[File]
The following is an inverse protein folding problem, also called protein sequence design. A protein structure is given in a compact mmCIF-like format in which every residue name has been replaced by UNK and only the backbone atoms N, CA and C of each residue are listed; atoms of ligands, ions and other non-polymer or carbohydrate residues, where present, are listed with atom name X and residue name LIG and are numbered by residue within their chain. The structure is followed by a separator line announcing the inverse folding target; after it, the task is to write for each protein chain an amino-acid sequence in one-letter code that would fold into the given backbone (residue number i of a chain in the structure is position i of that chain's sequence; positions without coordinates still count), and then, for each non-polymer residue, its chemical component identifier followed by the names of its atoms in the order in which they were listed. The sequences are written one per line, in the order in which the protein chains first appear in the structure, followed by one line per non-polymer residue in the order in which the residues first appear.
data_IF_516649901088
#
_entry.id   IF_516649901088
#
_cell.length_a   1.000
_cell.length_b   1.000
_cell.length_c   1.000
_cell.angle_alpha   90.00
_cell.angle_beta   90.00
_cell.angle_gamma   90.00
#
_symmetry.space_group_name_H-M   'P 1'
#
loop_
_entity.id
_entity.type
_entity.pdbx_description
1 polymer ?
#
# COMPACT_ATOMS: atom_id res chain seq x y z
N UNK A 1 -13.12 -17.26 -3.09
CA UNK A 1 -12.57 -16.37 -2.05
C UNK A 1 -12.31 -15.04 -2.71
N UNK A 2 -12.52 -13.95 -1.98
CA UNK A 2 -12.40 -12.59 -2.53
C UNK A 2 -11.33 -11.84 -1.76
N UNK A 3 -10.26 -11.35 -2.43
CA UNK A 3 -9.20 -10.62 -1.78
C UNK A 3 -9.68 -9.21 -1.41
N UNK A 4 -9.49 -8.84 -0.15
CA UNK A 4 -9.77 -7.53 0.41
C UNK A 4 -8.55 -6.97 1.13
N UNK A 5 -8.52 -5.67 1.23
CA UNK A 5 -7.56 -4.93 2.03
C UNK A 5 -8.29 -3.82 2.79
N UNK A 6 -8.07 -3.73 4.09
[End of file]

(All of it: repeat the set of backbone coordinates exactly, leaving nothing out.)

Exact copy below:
The following is an inverse protein folding problem, also called protein sequence design. A protein structure is given in a compact mmCIF-like format in which every residue name has been replaced by UNK and only the backbone atoms N, CA and C of each residue are listed; atoms of ligands, ions and other non-polymer or carbohydrate residues, where present, are listed with atom name X and residue name LIG and are numbered by residue within their chain. The structure is followed by a separator line announcing the inverse folding target; after it, the task is to write for each protein chain an amino-acid sequence in one-letter code that would fold into the given backbone (residue number i of a chain in the structure is position i of that chain's sequence; positions without coordinates still count), and then, for each non-polymer residue, its chemical component identifier followed by the names of its atoms in the order in which they were listed. The sequences are written one per line, in the order in which the protein chains first appear in the structure, followed by one line per non-polymer residue in the order in which the residues first appear.
data_IF_516649901088
#
_entry.id   IF_516649901088
#
_cell.length_a   1.000
_cell.length_b   1.000
_cell.length_c   1.000
_cell.angle_alpha   90.00
_cell.angle_beta   90.00
_cell.angle_gamma   90.00
#
_symmetry.space_group_name_H-M   'P 1'
#
loop_
_entity.id
_entity.type
_entity.pdbx_description
1 polymer ?
#
# COMPACT_ATOMS: atom_id res chain seq x y z
N UNK A 1 -13.12 -17.26 -3.09
CA UNK A 1 -12.57 -16.37 -2.05
C UNK A 1 -12.31 -15.04 -2.71
N UNK A 2 -12.52 -13.95 -1.98
CA UNK A 2 -12.40 -12.59 -2.53
C UNK A 2 -11.33 -11.84 -1.76
N UNK A 3 -10.26 -11.35 -2.43
CA UNK A 3 -9.20 -10.62 -1.78
C UNK A 3 -9.68 -9.21 -1.41
N UNK A 4 -9.49 -8.84 -0.15
CA UNK A 4 -9.77 -7.53 0.41
C UNK A 4 -8.55 -6.97 1.13
N UNK A 5 -8.52 -5.67 1.23
CA UNK A 5 -7.56 -4.93 2.03
C UNK A 5 -8.29 -3.82 2.79
N UNK A 6 -8.07 -3.73 4.09